Think of how much time and money your company spends on meetings. Yet so few executives know what it takes to make meetings crisp and productive.
Here are 7 tips to make your meetings more effective:
1. Plan your meeting in advance – in writing
A. What is the purpose of the meeting?
- To generate ideas?
- To challenge and debate positions?
- To make a decision?
- To share information?
- Create a plan?
B: What preparation is needed for the meeting to be most effective?
- Is there information that each participant will need? Can you get them this information in advance?
- Do you need certain materials? Or a certain amount of time and attention?
C: What is your outlined agenda?
2. Set a “no texting; no email” policy for your meetings.
Make the meetings so on point and useful that you maximize the time. Texting and email during the meeting likely means you don’t have that individual actually fully participating. If you don’t need their full attention, then you likely don’t need them in the meeting! Also, while it may be more efficient for that one person to text or email during the meeting, they are still wasting all the other participants’ time by their distracted participation.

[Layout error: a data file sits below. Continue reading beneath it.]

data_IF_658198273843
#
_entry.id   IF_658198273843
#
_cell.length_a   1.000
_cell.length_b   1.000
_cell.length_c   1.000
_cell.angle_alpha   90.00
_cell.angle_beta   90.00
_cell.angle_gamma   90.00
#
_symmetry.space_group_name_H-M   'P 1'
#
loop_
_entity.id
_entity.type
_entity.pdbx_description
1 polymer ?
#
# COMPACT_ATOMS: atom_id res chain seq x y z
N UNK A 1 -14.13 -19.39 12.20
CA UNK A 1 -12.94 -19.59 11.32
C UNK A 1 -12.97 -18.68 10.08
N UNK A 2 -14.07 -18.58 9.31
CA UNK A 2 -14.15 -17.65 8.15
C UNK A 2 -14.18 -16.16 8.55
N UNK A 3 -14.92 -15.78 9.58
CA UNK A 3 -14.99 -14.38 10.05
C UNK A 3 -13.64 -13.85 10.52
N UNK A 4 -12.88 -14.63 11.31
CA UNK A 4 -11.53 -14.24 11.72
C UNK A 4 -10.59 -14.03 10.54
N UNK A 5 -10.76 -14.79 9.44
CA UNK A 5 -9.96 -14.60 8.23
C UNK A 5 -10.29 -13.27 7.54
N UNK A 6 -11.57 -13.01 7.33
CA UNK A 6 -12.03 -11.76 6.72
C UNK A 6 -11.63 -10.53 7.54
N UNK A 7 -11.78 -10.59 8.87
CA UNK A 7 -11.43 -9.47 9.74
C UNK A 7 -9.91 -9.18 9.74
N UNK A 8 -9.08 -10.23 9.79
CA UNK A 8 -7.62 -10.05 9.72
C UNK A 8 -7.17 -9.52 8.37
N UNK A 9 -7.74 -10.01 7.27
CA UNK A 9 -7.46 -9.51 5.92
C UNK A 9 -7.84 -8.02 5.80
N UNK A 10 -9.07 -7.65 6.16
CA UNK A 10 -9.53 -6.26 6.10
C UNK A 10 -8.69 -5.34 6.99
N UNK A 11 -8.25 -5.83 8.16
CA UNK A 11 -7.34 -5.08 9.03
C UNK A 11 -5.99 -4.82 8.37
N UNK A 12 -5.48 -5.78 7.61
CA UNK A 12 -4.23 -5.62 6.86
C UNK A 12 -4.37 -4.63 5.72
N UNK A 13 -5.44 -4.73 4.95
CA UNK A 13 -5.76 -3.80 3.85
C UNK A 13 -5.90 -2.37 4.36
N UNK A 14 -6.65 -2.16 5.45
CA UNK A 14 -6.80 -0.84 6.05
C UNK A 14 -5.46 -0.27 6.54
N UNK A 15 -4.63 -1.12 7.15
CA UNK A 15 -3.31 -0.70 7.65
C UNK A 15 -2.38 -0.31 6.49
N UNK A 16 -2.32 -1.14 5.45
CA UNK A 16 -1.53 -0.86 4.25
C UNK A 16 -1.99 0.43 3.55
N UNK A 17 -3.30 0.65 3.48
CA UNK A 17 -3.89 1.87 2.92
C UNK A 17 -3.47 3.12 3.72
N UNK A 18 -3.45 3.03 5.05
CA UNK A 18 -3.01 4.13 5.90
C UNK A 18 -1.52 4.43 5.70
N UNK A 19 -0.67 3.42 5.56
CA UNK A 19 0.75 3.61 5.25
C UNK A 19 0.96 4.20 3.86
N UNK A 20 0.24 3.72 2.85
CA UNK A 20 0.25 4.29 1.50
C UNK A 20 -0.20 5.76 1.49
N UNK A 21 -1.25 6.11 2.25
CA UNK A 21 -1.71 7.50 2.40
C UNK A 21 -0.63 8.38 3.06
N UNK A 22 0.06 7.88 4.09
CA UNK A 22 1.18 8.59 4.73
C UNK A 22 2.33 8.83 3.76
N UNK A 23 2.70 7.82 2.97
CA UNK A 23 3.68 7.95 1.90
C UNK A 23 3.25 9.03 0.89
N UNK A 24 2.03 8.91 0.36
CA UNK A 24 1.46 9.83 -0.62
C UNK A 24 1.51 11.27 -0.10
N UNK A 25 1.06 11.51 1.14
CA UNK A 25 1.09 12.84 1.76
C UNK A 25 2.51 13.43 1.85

3. Cut the meeting time in half.
Shorter time often helps produce a more effective meeting. It creates a sense of urgency and energy to be efficient and productive.
4. Cut the frequency of set meetings in half.
Use email to send updates. Use a project management tool like basecamp, zoho projects, or some other software tool to create accountability. Use meetings for the things that only a meeting can do well – to collaborate on ideas, to come to a consensus or make a decision, or to vigorously debate an idea.
5. Cut the number of participants in half.
Do you really need 16 people sitting in that meeting for an hour? Couldn’t you shorten the meeting in half by inviting half the people who then focus on creating much better results out of that meeting? You can keep the other half informed of what was decided or learned from the meeting later.
6. Beware “legacy” meetings that no longer matter.
Just because you’ve always met before, doesn’t mean that the same meeting is still even needed. Cut unnecessary recurring meetings wherever possible.
7. Watch out for rabbit holes by creating a “holding place” list or simply not allowing the group to go down that path.
8. Follow up is what helps a company harvest the value from a meeting. What key insights did the meeting produce? What was decided? Who will take what steps? By when? How will they report back on results? If you don’t pin this down – in writing – meetings will start to slip to become a frivolous affair. To make meetings meaningful they must impact later behavior and investments that your company makes. Otherwise, why did you call the meeting in the first place?
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